An easy Ikea malm makeover with tips on painting laminate furniture and how to apply a faux marble top. Check out the before and after pictures!
If you’ve been keeping up with our master bedroom makeover you know that I’ve been trying to lighten up the furniture to help balance the new dark walls. We have an old dresser that was still in good condition but was a dark espresso color that looked lost against the walls. You could barely see it, so I decided to do an Ikea Malm makeover with some paint and a new marble look for the top.
Can you paint laminate furniture?
There’s a common misconception out there that you can’t paint laminate furniture because the paint won’t stick and will just peel off, but that just isn’t true. I have an old mid-century modern desk that I painted, and it has a laminate top. It gets used and abused on a daily basis, and it has absolutely no wear on it whatsoever. If you do it right, you can update a laminate piece of furniture and have it for years to come.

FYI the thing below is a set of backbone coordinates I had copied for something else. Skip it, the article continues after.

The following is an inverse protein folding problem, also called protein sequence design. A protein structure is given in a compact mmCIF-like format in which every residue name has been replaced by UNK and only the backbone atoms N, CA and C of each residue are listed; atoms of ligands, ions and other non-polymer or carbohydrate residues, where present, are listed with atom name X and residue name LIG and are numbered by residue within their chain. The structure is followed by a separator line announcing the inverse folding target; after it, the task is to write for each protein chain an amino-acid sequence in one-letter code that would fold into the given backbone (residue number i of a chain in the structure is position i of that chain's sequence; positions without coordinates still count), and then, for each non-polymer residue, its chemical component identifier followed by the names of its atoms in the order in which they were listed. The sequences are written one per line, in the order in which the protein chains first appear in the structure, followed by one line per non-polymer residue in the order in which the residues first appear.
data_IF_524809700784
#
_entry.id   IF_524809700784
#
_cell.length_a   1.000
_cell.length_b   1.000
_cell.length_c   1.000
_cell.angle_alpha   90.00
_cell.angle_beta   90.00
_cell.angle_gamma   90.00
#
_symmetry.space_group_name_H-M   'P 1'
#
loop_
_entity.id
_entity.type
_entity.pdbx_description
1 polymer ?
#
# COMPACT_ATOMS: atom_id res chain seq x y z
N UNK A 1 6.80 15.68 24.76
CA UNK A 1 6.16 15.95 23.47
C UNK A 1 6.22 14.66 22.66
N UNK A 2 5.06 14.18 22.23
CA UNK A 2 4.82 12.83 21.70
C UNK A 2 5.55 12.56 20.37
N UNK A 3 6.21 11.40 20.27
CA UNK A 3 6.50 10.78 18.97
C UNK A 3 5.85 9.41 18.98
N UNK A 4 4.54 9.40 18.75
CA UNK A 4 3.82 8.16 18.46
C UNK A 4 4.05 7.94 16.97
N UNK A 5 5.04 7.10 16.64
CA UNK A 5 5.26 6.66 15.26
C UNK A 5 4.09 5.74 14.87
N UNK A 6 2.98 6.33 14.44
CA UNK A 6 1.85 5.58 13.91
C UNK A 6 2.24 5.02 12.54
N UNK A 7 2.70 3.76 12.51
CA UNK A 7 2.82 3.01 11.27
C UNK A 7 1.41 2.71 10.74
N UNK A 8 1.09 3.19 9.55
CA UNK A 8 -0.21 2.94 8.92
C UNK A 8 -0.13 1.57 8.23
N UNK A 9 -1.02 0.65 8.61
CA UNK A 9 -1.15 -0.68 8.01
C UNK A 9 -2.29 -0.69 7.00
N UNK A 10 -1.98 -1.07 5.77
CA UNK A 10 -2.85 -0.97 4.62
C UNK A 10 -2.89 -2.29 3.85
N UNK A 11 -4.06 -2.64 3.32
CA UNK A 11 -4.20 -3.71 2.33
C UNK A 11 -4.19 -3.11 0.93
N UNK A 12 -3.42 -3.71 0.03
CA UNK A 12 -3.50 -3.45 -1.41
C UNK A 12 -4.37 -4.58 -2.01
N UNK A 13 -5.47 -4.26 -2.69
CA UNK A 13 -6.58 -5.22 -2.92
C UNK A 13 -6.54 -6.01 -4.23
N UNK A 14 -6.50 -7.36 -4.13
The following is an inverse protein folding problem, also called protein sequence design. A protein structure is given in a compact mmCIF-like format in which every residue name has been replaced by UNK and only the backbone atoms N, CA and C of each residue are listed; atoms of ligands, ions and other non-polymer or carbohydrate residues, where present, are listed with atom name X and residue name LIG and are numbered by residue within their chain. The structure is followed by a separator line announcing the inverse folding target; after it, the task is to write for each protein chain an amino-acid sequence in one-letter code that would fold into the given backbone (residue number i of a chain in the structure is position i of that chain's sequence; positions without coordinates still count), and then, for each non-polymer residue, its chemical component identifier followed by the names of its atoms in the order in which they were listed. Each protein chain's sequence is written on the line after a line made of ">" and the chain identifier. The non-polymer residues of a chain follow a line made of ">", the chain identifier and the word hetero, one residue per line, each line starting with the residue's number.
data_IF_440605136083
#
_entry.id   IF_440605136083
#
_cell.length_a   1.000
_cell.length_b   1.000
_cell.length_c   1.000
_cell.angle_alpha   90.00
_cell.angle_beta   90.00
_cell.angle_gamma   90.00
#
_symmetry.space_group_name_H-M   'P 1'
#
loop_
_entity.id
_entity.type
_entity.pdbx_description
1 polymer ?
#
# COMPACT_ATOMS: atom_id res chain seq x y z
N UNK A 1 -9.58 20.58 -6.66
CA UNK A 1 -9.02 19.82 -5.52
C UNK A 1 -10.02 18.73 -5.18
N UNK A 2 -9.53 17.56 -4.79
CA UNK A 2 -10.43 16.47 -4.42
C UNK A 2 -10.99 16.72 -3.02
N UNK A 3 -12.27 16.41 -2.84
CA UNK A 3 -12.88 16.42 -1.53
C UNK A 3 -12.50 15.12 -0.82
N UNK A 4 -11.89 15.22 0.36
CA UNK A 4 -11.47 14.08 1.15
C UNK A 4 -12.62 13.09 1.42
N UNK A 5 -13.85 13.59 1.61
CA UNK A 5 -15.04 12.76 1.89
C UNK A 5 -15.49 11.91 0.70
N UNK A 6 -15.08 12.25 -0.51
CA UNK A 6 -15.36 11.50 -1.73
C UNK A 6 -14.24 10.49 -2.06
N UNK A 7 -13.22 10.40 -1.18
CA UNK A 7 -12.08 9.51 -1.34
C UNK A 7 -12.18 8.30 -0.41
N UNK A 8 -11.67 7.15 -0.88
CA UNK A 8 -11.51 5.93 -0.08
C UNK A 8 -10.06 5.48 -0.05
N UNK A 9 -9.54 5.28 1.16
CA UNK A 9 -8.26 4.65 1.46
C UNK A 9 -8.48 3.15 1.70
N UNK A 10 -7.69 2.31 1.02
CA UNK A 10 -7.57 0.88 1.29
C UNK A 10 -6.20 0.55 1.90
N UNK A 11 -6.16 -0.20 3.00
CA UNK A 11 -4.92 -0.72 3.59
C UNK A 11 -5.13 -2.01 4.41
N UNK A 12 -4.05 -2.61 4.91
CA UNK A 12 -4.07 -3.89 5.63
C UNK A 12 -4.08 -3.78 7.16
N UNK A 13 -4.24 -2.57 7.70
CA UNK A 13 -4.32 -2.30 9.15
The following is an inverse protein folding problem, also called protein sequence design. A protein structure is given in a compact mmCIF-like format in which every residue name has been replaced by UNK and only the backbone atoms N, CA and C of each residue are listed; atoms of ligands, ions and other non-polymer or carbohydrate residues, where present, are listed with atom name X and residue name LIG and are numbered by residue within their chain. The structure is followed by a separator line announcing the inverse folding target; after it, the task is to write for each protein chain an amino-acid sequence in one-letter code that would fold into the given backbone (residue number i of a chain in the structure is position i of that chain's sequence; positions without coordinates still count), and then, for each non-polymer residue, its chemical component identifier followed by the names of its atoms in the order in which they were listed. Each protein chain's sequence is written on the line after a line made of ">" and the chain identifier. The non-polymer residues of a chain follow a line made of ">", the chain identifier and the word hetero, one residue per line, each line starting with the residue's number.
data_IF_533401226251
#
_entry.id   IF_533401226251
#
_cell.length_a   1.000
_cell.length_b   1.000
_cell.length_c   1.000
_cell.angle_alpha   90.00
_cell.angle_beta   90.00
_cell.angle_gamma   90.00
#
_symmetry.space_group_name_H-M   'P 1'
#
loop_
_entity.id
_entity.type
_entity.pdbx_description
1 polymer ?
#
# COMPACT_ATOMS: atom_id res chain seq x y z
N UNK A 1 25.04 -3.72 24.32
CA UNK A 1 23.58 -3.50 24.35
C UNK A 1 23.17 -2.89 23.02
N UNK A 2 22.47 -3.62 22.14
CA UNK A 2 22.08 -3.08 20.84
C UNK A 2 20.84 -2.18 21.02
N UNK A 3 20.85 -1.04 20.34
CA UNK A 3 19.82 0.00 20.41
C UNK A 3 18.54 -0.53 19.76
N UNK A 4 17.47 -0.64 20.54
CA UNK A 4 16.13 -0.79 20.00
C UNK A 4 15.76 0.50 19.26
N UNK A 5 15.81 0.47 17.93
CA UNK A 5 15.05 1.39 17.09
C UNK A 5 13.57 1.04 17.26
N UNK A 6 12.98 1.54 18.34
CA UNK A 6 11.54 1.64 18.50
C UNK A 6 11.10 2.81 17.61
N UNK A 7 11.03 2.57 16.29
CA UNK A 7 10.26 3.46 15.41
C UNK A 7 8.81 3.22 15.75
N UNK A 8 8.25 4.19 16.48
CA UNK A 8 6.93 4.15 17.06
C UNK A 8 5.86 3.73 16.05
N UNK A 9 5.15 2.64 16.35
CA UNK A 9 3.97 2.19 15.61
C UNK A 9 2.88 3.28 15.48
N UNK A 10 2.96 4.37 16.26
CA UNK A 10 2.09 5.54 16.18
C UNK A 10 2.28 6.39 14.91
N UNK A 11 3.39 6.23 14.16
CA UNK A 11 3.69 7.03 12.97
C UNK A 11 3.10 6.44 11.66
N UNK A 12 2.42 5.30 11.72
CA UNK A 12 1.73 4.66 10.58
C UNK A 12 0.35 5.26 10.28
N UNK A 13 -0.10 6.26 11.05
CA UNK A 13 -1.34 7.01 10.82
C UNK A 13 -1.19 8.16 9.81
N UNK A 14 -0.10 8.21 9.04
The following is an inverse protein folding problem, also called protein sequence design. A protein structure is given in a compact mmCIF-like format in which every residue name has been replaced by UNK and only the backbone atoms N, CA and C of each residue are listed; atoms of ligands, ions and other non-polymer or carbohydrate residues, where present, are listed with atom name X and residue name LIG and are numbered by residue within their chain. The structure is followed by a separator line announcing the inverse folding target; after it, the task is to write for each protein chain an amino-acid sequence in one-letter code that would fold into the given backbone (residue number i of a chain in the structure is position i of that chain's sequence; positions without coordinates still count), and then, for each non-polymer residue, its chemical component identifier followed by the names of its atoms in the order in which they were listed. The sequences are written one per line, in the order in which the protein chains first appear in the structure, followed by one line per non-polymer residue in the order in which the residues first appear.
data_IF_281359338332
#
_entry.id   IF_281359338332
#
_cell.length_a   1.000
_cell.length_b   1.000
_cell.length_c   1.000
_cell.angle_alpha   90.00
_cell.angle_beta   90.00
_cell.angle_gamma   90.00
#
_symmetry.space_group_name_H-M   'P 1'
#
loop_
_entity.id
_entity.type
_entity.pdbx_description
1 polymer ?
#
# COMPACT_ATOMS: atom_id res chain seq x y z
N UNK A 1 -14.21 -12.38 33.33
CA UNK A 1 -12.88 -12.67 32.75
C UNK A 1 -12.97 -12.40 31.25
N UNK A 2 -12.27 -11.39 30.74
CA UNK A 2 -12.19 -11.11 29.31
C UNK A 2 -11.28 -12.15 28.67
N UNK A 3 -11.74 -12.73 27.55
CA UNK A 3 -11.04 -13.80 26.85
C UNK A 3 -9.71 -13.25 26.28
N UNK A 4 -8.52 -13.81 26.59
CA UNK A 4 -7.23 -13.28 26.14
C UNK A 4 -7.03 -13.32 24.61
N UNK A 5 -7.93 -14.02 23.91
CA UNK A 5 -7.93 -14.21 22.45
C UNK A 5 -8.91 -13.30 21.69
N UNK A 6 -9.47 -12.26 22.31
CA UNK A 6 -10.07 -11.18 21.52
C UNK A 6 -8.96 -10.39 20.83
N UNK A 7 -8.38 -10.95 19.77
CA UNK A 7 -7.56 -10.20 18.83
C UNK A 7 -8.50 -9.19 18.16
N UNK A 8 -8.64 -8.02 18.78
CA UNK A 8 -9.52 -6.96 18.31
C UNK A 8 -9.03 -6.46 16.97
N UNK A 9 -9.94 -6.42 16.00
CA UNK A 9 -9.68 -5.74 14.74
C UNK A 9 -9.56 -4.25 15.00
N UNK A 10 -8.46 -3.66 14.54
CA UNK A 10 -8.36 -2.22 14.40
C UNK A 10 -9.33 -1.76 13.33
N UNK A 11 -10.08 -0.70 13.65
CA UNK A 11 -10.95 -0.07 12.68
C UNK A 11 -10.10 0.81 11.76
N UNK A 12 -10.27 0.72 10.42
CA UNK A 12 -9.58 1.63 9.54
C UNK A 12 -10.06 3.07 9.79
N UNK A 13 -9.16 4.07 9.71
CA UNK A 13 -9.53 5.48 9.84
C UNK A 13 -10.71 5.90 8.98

How do you paint laminate furniture?
The key to painting laminate is making sure the surface is very clean and that you use a primer with excellent adhesion. Before I paint any furniture, regardless of what it’s made of, I clean it really well with a TSP substitute. Some time ago, I was painting a piece of furniture that started to bubble up for no apparent reason, and ever since then, I make sure to use a TSP substitute beforehand so there isn’t anything on the surface to keep the paint from sticking. The next thing I do is use at least two coats of a really good adhesion primer. My favorite primer is B-I-N from Zinsser. Not only do I love how well it makes the paint stick to the furniture, it dries AND cures in almost no time at all. That makes a project go super fast. It also lays really smooth, so you see almost no roller or brush marks, leaving you very little sanding in between coats, and also speeding up the process.
I typically use two coats of paint, and if the furniture gets a lot of use, I give it a couple of coats of polycrylic.
How to paint Ikea furniture